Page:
Thinking Out Loud

February 12, 2011

Justifying Your Paid Ministry Position

I want to return to something that was in the link list on Wednesday; and I’ll simply re-post the item and then if you didn’t read the pieces you can skim them and we’ll meet back here:

  • Okay this one was overdue.  Fox KTLA’s report begins: “Crystal Cathedral’s chief financial officer –- who received a six-figure housing allowance from the now-bankrupt church –- has retired after 33 years with the organization. Fred Southard, 75, said he believed it was time to let someone else have a chance at his job, and that he wanted to help the ministry reduce expenses.”  Yes.  Definitely.  Give that six-figure job to someone else now that there’s probably not enough money to support a four-figure job.  Of course, Southward justifies himself as the job was once “a ministerial function” albeit in “the early days.”

So what was your reaction?

Richard Deitrich (click image) writes: According to the LA TIMES this is Fred Southward's home, so you can see what $132,019 in housing allowance a year can buy - must be a pretty expensive pool guy!

This is a job that probably started out, as stated, with “ministerial function.”  There was probably a lot of contact with other church staff and many opportunities to interact with parishioners.

And I’m 99% sure I know what happened next.

Everybody got really, really comfortable.

The paychecks kept coming in.  Or maybe, in this case, the housing allowance continued. The calls got screened. The travel junkets increased. And that became the status quo.  It then continued the way it had always been and since the ministry was growing and flourishing, there was no scrutiny, no belt-tightening, no need to rethink everything.

On the other hand, I love how the guy spins it so he looks like a hero in his retirement, “I have to do all I can.”   That of course, needs to be weighed again what 33 years at the church as brought him; note the statement, ‘He owns a home in Newport Beach assessed at $2.3 million, property records show.’

Nice non-work if you can get it.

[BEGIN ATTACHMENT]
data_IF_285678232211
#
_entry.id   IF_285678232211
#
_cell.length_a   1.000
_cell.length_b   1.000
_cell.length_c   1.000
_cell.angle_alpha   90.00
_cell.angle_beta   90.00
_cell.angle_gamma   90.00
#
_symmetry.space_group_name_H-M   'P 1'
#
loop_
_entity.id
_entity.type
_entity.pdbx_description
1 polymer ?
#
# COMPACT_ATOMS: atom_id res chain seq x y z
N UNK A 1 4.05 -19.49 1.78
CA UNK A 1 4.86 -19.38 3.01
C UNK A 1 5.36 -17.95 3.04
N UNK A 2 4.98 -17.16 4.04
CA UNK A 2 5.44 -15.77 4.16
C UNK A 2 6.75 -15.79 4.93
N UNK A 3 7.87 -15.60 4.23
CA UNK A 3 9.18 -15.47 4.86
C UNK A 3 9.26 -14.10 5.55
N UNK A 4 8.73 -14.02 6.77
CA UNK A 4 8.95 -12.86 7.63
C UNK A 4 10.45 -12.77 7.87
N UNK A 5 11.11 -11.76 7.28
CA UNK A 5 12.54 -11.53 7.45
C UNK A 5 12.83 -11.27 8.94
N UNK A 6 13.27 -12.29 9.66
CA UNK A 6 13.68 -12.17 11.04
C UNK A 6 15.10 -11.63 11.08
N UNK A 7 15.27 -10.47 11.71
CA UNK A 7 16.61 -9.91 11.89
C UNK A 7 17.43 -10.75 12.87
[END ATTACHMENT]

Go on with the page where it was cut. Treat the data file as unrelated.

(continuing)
Ever since King David mentioned the gladness of going to God’s house, actually getting to serve in the temple has been a privilege.  Should there be term-limitations?  An insistence that all ministry positions be bi-vocational?

In this story, you can’t miss the irony of this statement:

“The cuts made by the church were not done quickly enough and they were not deep enough,” he said Tuesday. “There were a number of factors that snowballed to get the church to where it is today.”

Remember, Fred Southward was the children’s pastor, no wait a minute, he was the choir director, no he was Chief Financial Officer.  If the cuts weren’t made fast enough, it’s because they weren’t made fast enough by him.  That was part of his job description. That’s what executives get paid (and get housing allowances!) to do; to see the trends, to forecast the budgeting, and to make the required adjustments. Ahead of time.

In the comparison of Crystal Cathedral staff and supplier winners and losers, Fred Southward was a winner.

Bankruptcy court filings also showed that the cathedral paid out more than $2 million to 23 insiders, mostly members of the Schuller family, over the 12 months leading to the cathedral’s Oct. 18 bankruptcy. The church’s revenue dipped by about 25 percent, more than 150 employees were laid off and numerous creditors went unpaid.

…So let’s return to this article’s title.

How many other people are there out there who are on the payroll of a local church or Christian organization who have a nice gig with a plush office and would have no problem if asked to justify their salary and perks?